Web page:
A gentleman by day, a pirate by night, Jared must complete one last assignment from the Secret Service before he can be truly free. Elise gives him hope that he, too, can find love and belonging. His hopes are crushed when his best laid plans go awry and Elise is dragged into his world of violence and deceit. She may not survive the revelation of Jared's past...or still love him when the truth is revealed.

The Guise of a Gentleman is a wholesome Regency Romance, a.k.a. "clean" that explores finding one's true self, loyalty, honor, and trusting loved ones. With plenty of swashbuckling action, it provides a several good twists that play off of familiar situations and proudly proclaims the redemptive power of love. 



Q&A With the Author:

1.   What do you like to do when you're not writing? 
I love to sing, mostly in choirs or small groups--singing solos are scary! Really, my favorite time to sing is when I'm alone and I have the music really loud. I also adore dancing--especially ballroom and I'm in a performance group that does a production every year set to Strauss music. Hiking and walking are other favorites. And I love to play in the water such as swim, water ski, and wake surf, or even just walk along the shore with the waves lapping at my feet.
2.  What was the hardest part of writing your book, and how did you overcome it? 
The hardest part of this particular book was developing the heroine. Because I already knew the hero as a secondary character from a previous book, he was easy, plus he was just such a fun character. The heroine was new to me so I spent a lot of time developing her character and nailing down her personality as well as what her goals and motivations were.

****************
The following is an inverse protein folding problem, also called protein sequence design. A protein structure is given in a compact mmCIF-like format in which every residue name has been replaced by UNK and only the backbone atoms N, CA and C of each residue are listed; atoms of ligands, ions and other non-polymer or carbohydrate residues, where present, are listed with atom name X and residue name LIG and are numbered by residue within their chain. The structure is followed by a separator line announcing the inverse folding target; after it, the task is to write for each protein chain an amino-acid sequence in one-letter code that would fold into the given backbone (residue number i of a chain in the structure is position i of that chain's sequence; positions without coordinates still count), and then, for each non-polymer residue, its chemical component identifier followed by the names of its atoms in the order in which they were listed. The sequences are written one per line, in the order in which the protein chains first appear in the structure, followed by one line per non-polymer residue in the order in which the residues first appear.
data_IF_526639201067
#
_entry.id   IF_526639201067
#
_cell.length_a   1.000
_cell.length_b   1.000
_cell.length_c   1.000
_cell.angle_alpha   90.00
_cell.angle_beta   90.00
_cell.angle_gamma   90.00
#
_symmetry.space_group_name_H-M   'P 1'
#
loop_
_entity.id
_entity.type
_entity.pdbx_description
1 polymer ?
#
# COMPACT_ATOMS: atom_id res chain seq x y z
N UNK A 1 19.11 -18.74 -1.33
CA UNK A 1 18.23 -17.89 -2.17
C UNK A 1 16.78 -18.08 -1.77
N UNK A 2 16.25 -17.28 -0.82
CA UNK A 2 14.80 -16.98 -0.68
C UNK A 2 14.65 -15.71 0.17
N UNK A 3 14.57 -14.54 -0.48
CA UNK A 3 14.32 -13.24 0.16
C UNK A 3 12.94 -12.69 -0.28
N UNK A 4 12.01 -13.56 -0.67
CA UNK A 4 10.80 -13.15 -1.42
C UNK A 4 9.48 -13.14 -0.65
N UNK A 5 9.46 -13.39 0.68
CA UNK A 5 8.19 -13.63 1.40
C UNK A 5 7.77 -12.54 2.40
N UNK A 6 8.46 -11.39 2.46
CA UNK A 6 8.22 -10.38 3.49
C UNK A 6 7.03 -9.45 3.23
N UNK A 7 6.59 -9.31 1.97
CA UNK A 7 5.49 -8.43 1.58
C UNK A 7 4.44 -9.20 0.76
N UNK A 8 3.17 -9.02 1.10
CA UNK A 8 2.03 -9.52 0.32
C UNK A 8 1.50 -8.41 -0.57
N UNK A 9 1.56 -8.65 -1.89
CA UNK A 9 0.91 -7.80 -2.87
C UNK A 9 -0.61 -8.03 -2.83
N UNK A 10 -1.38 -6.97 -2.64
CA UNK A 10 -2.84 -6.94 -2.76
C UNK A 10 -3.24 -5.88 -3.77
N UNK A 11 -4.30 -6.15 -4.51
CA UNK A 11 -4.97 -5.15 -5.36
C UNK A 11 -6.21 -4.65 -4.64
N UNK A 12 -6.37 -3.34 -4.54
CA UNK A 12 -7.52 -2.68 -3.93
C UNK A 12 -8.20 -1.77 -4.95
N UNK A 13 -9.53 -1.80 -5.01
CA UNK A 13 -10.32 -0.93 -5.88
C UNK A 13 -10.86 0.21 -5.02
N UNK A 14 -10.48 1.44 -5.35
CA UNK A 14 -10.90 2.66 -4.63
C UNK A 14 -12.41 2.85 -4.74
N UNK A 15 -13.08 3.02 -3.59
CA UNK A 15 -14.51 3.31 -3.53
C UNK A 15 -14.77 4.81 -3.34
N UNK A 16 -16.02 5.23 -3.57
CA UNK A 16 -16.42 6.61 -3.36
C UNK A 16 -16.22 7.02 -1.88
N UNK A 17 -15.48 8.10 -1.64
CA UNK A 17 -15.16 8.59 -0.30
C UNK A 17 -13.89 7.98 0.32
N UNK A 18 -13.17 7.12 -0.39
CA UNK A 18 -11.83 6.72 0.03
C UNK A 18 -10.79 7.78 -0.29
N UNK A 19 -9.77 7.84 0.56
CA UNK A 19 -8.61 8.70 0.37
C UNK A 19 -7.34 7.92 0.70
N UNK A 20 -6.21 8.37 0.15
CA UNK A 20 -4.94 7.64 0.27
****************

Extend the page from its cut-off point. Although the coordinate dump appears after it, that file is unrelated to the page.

3. If you could travel anywhere in the world, where would it be and why? 
I'd love to go to England again. I've been there twice but there is so much more that I haven't seen yet. I also really want to visit Italy and see all the historic places. A book that I want to write will be set in Italy so I hope to go soon and do first-hand research for it.
4.  Where do you get information and ideas for your books? 
Ideas come from a variety of sources--lines from books that I or someone else wrote, quotes, movies, or even dreams. Information comes from meticulous research. I do tons of ongoing research about the Regency Era, and each book requires more specialized research. For this book, I spent over a year researching pirates and the British Navy. Much of my research came from books but I also took an online class from Pirates and Privateers. It was fun. I have another pirate book idea which would be great because it would help use that knowledge to work in another book. It was an awful lot of research for just one book.
5. Tell us a bit about a future project you are working on? Do you have any little sneak peeks you can share? 
I have a new book coming out at the end of the month. Though it is book 5 of my familial series, it also reads well as a stand-alone work. It's about a lady accused of murdering her husband, and the Bow Street Runner assigned to hunt her down and bring her back to face justice. But she just may bring him to his knees. Literally. It's called Not a Fine Gentleman so I hope you watch for it.
6. Now that we've gotten to know each other, tell us a story of a favorite childhood activity you used to do during the summer. It can be long or short. Funny, sad, or somewhere in between. Just make sure it's yours. Tell us a story? 
As a child, one of my favorite pastimes was to play in the pool. I'd get up, eat breakfast, take off my nightgown, and put on a swimsuit. Then I spent most of the day in the pool, either alone or with friends, sometimes go swimming again after dinner, then I'd take a bath, put on my nightgown and go to bed. What else do you do when it's 110 degrees F (or more) outside? One of my favorite pool games was to pretend we were mermaids. We crossed our feet at the ankles and swim like mermaids with tails. If only we had that fabric mermaid costumes available today! My best friend had beautiful hair that went down to her hips. She was the perfect mermaid. I was a bit envious. It was great fun and I have many happy memories of that time.